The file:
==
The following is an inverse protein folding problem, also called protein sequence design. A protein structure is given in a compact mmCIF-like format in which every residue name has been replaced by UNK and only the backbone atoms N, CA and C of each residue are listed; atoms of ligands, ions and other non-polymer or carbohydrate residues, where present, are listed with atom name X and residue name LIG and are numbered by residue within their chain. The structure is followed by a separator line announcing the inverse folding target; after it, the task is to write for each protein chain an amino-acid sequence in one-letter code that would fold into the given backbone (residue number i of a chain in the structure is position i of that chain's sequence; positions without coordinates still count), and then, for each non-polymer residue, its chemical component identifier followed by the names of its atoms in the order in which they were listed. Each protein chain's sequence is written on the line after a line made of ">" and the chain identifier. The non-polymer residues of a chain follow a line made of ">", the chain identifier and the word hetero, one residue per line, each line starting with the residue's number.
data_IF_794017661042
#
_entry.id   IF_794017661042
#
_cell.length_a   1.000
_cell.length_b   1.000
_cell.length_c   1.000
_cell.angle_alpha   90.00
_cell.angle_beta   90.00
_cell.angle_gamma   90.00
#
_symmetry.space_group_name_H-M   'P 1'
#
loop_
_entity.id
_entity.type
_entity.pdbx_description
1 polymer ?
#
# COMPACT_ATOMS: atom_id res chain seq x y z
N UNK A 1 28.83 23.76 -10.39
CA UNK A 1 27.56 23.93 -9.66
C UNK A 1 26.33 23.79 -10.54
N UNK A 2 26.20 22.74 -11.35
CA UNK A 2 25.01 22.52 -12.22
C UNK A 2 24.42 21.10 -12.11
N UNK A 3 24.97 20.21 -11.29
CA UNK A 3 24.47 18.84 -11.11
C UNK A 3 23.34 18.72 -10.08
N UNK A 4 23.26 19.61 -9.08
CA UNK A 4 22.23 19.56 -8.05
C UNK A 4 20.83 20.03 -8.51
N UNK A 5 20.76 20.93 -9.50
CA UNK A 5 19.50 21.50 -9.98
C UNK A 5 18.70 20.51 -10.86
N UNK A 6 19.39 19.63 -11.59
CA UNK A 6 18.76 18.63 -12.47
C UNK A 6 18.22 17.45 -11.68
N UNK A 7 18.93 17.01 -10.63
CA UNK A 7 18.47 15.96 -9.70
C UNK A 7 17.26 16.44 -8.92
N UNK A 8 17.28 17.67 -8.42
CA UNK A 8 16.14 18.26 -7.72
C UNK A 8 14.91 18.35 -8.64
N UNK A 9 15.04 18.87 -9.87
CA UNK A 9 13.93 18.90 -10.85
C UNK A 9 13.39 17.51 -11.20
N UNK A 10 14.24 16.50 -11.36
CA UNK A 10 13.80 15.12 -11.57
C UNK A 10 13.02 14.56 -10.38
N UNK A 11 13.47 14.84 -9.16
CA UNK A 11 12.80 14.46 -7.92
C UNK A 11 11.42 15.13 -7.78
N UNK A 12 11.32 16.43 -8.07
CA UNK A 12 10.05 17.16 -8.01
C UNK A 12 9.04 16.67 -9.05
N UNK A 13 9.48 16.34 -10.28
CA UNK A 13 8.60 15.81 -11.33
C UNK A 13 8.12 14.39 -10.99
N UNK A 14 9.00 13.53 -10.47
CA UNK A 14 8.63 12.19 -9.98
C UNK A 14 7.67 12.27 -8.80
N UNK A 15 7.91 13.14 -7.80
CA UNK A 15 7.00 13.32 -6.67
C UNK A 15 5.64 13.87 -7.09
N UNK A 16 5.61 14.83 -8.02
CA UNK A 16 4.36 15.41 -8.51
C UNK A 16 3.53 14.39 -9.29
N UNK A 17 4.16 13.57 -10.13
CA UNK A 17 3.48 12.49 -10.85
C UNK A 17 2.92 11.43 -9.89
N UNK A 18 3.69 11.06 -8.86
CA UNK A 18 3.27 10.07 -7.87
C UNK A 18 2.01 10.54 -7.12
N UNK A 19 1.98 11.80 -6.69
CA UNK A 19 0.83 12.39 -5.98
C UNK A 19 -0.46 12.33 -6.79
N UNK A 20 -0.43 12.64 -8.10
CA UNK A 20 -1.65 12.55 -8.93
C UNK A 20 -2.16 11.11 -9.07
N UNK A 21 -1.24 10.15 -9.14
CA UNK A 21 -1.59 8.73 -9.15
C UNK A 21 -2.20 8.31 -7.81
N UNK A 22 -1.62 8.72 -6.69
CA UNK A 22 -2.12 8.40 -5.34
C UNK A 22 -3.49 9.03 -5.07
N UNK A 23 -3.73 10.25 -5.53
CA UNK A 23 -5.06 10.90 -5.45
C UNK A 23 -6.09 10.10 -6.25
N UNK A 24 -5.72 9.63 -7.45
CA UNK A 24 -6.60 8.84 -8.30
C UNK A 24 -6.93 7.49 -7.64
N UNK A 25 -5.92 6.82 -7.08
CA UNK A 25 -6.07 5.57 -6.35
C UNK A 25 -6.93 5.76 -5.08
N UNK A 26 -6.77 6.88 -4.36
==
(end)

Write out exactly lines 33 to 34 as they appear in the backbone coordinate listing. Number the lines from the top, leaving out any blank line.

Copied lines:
C UNK A 4 20.83 20.03 -8.51
N UNK A 5 20.76 20.93 -9.50